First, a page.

Friday, May 22, 2015

Eastern Bluebirds to Western Tanagers

While many neotropical migrants apparently found a clear sky sometime last night to continue on their migration, there were still lots of bird diversity around the Canon City area. I found both these Eastern Bluebirds (fairly rare here though this species has bred here in the past) and the Western Tanager below at Pathfinder Park--we do often get both eastern and western species. In fact I saw Eastern, Western and Cassin's Kingbirds at that location today. Also an Ash-throated Flycatcher, a continuing Olive-sided Flycatcher, several remaining Wood-pewees (most now identifiable as Western Wood-pewees as they are singing), a few Yellow-rumped and Yellow Warblers. And from some cliffs on the other side of the river from Pathfinder Park I could hear a Canyon Wren singing it's song. More in other areas next. SeEtta

Olive-sided Flycather video clip with it calling and singing

This is one of more than a dozen Olive-sided Flycatchers I have seen in the Canon City area over the past 3 days while rainy and overcast weather conditions brought this and other neotropical migrants down and effectively grounded them here. This was way more than I have ever seen during migration in the past (usually no more than a couple of them).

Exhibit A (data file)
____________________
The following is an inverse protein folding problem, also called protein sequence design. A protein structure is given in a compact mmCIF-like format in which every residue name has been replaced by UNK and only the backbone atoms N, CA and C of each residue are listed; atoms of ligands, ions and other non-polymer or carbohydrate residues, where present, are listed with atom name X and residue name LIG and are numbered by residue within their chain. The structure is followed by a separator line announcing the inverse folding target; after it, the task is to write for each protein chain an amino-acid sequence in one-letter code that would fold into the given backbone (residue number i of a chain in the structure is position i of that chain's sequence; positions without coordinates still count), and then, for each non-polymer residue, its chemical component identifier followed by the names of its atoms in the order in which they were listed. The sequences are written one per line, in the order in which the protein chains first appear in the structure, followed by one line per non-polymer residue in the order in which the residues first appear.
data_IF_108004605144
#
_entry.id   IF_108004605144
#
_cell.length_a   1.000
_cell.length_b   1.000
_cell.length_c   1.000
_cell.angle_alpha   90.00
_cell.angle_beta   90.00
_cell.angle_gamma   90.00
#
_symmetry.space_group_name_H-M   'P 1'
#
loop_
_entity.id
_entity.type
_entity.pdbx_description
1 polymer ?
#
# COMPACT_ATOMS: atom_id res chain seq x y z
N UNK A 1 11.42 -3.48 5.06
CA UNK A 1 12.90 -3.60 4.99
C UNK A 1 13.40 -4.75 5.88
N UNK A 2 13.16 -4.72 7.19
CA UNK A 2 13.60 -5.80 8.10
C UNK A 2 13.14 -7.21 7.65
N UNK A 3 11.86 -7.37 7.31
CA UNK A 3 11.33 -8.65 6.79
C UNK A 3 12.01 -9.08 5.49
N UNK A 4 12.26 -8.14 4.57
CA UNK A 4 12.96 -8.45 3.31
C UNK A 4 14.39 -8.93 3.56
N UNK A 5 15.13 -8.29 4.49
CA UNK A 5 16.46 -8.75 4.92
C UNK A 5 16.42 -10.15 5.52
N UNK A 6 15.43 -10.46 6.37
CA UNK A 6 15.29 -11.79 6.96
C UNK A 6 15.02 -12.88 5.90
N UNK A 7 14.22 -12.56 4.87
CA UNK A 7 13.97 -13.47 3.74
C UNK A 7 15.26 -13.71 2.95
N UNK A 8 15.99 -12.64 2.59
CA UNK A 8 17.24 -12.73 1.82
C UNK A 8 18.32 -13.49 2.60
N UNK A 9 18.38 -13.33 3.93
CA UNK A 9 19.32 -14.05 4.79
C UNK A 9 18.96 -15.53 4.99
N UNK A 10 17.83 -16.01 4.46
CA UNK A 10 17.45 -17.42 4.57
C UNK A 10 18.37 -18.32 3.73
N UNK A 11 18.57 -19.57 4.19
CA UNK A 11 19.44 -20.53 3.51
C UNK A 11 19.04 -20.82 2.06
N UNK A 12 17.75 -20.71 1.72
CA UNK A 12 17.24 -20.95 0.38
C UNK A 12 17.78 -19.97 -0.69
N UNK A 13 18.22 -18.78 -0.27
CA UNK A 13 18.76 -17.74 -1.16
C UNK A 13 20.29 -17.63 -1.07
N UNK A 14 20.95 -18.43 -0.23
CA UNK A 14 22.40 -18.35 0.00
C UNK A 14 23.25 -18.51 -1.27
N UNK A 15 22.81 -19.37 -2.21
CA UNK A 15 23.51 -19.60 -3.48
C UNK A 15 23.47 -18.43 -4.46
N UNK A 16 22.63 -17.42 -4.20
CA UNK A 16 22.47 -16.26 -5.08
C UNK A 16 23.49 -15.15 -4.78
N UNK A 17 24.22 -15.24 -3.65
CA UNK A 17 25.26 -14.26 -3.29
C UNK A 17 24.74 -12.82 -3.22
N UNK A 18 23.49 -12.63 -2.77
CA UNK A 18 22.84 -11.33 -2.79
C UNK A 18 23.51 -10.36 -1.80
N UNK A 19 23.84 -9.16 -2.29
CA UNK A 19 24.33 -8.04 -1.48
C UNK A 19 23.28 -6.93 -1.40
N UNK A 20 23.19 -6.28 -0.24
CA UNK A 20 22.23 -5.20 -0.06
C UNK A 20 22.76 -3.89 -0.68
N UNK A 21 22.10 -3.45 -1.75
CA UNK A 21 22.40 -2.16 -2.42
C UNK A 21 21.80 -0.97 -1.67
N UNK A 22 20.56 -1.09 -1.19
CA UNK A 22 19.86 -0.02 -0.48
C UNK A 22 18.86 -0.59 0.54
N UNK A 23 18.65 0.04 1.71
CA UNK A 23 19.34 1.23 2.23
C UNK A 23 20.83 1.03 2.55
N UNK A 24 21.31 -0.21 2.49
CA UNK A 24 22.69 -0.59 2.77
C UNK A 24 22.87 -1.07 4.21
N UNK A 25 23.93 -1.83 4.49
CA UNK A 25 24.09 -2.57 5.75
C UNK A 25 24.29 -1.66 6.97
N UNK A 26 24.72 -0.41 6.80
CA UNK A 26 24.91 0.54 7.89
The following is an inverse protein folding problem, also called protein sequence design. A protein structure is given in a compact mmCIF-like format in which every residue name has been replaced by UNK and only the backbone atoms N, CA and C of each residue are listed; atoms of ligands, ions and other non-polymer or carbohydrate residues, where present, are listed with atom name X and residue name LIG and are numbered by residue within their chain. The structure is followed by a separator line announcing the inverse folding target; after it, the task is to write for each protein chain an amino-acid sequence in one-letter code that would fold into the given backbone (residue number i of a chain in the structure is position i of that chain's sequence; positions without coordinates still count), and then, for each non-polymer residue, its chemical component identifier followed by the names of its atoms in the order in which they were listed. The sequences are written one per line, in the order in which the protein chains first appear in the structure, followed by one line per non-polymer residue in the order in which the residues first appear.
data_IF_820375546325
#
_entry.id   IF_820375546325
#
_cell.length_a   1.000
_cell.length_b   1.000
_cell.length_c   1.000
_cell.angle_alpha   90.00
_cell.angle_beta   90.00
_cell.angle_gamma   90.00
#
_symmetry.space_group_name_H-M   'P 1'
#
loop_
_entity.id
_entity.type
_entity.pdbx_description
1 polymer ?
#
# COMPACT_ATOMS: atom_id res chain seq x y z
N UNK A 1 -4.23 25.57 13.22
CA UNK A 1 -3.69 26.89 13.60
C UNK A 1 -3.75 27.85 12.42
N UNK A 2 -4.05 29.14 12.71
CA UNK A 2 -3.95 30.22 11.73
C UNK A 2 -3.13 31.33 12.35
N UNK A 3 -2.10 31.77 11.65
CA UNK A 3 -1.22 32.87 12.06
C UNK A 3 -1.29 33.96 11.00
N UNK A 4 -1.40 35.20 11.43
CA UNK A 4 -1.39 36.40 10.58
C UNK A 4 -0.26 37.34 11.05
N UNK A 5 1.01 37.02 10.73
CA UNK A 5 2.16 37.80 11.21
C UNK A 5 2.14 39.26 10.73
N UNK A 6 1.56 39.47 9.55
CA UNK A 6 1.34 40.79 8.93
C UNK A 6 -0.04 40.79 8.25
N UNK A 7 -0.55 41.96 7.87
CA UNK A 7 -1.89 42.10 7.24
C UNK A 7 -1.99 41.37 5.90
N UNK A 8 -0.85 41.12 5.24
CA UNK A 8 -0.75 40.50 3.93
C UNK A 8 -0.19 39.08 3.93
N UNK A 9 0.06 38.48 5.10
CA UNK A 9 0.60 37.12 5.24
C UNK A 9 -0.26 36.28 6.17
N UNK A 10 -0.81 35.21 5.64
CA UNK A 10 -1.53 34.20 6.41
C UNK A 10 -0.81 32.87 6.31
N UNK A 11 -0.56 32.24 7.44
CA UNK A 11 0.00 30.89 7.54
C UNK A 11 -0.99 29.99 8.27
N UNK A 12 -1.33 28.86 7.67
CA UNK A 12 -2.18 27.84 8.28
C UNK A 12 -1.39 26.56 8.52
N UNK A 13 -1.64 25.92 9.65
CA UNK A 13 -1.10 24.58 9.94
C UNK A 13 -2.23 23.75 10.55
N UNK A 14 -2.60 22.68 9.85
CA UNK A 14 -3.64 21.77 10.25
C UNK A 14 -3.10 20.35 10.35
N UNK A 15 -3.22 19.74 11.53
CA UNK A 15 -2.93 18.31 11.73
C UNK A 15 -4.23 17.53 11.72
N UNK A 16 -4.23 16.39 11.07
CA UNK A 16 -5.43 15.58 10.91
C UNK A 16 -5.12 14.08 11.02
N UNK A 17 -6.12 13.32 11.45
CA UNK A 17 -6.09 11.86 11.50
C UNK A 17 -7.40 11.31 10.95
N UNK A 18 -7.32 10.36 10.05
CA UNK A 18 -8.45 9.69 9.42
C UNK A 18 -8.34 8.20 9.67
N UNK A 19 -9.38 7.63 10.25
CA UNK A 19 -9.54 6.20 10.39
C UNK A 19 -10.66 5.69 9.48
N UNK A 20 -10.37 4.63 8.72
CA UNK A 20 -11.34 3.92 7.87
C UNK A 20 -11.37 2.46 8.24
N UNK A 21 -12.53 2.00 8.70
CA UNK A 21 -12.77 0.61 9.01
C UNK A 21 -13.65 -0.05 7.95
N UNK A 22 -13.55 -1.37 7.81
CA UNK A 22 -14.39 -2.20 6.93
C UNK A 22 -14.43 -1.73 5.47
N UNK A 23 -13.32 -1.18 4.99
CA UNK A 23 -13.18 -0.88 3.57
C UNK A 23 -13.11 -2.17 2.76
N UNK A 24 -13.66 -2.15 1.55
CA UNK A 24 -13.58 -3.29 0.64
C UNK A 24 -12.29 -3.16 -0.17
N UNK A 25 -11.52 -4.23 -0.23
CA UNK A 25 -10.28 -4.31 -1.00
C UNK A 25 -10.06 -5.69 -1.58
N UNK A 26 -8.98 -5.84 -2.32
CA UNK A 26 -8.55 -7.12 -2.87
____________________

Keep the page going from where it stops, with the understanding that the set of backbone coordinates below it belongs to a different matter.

The top pic shows well the large head and 'vested' appearance that is a significant field mark for this species while the second pic shows the short tail but does not show the white tufts on the sides of it's rump that I saw in the field. I think that third pic best shows the large bill found on this species.
While I heard the 'quick 3 beers/free beer' song from several of these flycatchers this one sang it's 'free beer' song and gave it's 'pip,pip,pip' call frequently that I picked up in this short video clip. Interestingly 'Birds of North America' online indicates they sing when they get to their breeding territory and that their song is 'occasionally heard during non-breeding season'. They do not breed in my part of Colorado (Fremont County) they are just on the other side of the continental divide from their coniferous breeding habitat in Western Colorado.
The bottom video clip does not have any singing or calling but great close up views of this bird as it checks out it's surroundings in search of food. SeEtta Olive-sidedFlycatcher-a2-PathfinderPark from SeEtta Moss on Vimeo.
Olive-sidedFlycatcher from SeEtta Moss on Vimeo.

Wednesday, May 20, 2015

Chestnut-sided Warbler today

Though I have seen a lot of common warblers this is the first rare neotropical migrant I have spotted this spring. I was happy to get this photo as I not only spotted this bird from inside by car but followed it as it made very rapid moves in the canopy then photographed it out my open window. I have only seen one other Chestnut-sided Warbler in my county and that was a female in first winter plumage in the fall of 2012. And there have been less than 10 reported this spring in Colorado. I also saw a number of Wood-pewees (mostly silent so I was hopeful one might be an Eastern) and 2 Olive-sided Flycatchers--but I will post about those tomorrow. SeEtta